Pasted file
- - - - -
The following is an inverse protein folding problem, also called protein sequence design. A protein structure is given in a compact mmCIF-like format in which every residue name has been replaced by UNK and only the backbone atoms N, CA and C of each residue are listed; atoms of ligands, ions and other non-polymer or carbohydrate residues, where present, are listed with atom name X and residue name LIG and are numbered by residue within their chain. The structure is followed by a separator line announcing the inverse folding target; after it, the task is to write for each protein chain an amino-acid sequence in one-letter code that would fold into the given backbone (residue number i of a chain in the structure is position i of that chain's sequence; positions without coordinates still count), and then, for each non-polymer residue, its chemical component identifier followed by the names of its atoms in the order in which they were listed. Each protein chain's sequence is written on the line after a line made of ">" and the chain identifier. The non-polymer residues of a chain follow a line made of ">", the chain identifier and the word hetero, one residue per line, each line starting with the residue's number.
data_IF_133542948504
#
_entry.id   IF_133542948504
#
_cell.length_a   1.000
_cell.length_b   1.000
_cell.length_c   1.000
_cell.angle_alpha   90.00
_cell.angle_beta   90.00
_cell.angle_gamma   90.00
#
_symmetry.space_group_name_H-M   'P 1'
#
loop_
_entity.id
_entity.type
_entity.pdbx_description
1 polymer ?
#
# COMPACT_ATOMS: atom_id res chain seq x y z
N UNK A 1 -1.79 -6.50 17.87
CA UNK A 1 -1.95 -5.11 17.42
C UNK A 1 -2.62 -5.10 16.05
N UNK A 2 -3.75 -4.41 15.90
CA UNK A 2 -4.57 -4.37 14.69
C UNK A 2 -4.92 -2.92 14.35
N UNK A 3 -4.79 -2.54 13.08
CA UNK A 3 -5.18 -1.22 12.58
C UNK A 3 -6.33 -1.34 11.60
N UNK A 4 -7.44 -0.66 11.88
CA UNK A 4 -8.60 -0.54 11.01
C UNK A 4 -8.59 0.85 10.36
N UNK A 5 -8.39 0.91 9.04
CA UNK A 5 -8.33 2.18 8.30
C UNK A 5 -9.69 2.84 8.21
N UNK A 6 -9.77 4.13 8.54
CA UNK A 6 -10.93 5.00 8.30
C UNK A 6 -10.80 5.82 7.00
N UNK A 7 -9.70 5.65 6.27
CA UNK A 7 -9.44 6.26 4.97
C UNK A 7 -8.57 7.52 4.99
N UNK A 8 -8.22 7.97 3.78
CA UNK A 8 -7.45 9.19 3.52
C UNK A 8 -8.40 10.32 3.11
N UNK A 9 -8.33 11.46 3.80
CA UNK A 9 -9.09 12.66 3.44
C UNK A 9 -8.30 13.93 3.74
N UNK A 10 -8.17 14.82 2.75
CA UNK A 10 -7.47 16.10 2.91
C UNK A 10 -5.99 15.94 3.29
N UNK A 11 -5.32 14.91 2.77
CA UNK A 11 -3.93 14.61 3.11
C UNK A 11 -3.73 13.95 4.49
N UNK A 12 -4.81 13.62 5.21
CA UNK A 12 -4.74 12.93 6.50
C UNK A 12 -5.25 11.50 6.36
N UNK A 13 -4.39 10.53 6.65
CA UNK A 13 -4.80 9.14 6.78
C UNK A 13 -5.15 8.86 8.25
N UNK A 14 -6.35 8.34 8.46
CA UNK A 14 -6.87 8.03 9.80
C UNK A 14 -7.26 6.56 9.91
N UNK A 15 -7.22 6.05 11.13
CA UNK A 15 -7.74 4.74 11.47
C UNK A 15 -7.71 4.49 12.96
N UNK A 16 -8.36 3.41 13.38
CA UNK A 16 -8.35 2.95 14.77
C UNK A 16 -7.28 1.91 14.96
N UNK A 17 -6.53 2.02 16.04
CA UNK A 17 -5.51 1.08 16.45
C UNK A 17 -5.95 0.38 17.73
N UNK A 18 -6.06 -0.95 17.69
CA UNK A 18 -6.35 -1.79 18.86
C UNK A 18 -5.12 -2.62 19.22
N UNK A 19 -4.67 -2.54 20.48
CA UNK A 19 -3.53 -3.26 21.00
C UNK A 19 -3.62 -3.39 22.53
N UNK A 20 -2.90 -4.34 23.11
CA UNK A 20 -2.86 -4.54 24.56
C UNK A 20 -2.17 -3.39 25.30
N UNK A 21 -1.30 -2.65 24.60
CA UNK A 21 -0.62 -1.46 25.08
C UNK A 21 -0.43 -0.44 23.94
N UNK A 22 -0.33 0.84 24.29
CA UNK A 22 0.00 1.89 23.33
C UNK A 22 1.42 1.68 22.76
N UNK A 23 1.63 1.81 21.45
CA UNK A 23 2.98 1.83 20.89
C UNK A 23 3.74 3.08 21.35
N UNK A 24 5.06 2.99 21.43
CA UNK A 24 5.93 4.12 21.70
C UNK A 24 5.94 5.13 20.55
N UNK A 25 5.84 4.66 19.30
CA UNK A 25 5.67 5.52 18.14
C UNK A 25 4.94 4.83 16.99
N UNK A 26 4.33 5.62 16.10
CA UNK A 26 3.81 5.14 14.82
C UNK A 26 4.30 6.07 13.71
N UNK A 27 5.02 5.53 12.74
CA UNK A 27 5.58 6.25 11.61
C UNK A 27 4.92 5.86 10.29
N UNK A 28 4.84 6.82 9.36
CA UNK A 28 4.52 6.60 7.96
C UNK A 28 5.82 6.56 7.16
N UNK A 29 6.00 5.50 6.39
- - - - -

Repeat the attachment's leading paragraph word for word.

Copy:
The following is an inverse protein folding problem, also called protein sequence design. A protein structure is given in a compact mmCIF-like format in which every residue name has been replaced by UNK and only the backbone atoms N, CA and C of each residue are listed; atoms of ligands, ions and other non-polymer or carbohydrate residues, where present, are listed with atom name X and residue name LIG and are numbered by residue within their chain. The structure is followed by a separator line announcing the inverse folding target; after it, the task is to write for each protein chain an amino-acid sequence in one-letter code that would fold into the given backbone (residue number i of a chain in the structure is position i of that chain's sequence; positions without coordinates still count), and then, for each non-polymer residue, its chemical component identifier followed by the names of its atoms in the order in which they were listed. Each protein chain's sequence is written on the line after a line made of ">" and the chain identifier. The non-polymer residues of a chain follow a line made of ">", the chain identifier and the word hetero, one residue per line, each line starting with the residue's number.